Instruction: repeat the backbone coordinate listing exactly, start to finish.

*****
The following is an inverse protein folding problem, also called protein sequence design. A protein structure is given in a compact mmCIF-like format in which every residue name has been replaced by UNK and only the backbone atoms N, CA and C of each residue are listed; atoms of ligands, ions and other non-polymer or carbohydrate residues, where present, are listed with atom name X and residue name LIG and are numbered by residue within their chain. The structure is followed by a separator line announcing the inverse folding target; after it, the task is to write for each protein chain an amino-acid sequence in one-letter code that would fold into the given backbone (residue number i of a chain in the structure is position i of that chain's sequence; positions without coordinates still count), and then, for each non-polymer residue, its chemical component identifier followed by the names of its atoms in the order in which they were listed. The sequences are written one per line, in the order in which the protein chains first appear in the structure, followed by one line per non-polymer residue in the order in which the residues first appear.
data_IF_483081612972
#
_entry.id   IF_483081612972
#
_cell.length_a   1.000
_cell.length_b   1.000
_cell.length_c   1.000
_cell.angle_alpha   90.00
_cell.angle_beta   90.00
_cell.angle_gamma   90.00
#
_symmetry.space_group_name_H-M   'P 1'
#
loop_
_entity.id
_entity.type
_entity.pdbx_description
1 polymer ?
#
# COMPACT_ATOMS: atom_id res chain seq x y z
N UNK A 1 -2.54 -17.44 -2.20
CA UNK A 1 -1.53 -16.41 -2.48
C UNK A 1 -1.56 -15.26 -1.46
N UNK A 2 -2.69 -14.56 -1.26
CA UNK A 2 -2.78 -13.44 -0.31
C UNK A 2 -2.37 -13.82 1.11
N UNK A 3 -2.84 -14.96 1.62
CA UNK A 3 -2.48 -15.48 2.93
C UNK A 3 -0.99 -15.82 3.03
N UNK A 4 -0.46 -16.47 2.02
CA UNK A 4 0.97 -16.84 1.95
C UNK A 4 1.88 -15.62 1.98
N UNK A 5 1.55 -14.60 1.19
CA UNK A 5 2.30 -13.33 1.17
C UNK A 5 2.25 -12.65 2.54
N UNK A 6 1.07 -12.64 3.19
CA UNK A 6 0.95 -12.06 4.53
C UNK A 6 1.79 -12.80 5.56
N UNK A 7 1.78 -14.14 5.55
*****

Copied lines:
The following is an inverse protein folding problem, also called protein sequence design. A protein structure is given in a compact mmCIF-like format in which every residue name has been replaced by UNK and only the backbone atoms N, CA and C of each residue are listed; atoms of ligands, ions and other non-polymer or carbohydrate residues, where present, are listed with atom name X and residue name LIG and are numbered by residue within their chain. The structure is followed by a separator line announcing the inverse folding target; after it, the task is to write for each protein chain an amino-acid sequence in one-letter code that would fold into the given backbone (residue number i of a chain in the structure is position i of that chain's sequence; positions without coordinates still count), and then, for each non-polymer residue, its chemical component identifier followed by the names of its atoms in the order in which they were listed. The sequences are written one per line, in the order in which the protein chains first appear in the structure, followed by one line per non-polymer residue in the order in which the residues first appear.
data_IF_483081612972
#
_entry.id   IF_483081612972
#
_cell.length_a   1.000
_cell.length_b   1.000
_cell.length_c   1.000
_cell.angle_alpha   90.00
_cell.angle_beta   90.00
_cell.angle_gamma   90.00
#
_symmetry.space_group_name_H-M   'P 1'
#
loop_
_entity.id
_entity.type
_entity.pdbx_description
1 polymer ?
#
# COMPACT_ATOMS: atom_id res chain seq x y z
N UNK A 1 -2.54 -17.44 -2.20
CA UNK A 1 -1.53 -16.41 -2.48
C UNK A 1 -1.56 -15.26 -1.46
N UNK A 2 -2.69 -14.56 -1.26
CA UNK A 2 -2.78 -13.44 -0.31
C UNK A 2 -2.37 -13.82 1.11
N UNK A 3 -2.84 -14.96 1.62
CA UNK A 3 -2.48 -15.48 2.93
C UNK A 3 -0.99 -15.82 3.03
N UNK A 4 -0.46 -16.47 2.02
CA UNK A 4 0.97 -16.84 1.95
C UNK A 4 1.88 -15.62 1.98
N UNK A 5 1.55 -14.60 1.19
CA UNK A 5 2.30 -13.33 1.17
C UNK A 5 2.25 -12.65 2.54
N UNK A 6 1.07 -12.64 3.19
CA UNK A 6 0.95 -12.06 4.53
C UNK A 6 1.79 -12.80 5.56
N UNK A 7 1.78 -14.14 5.55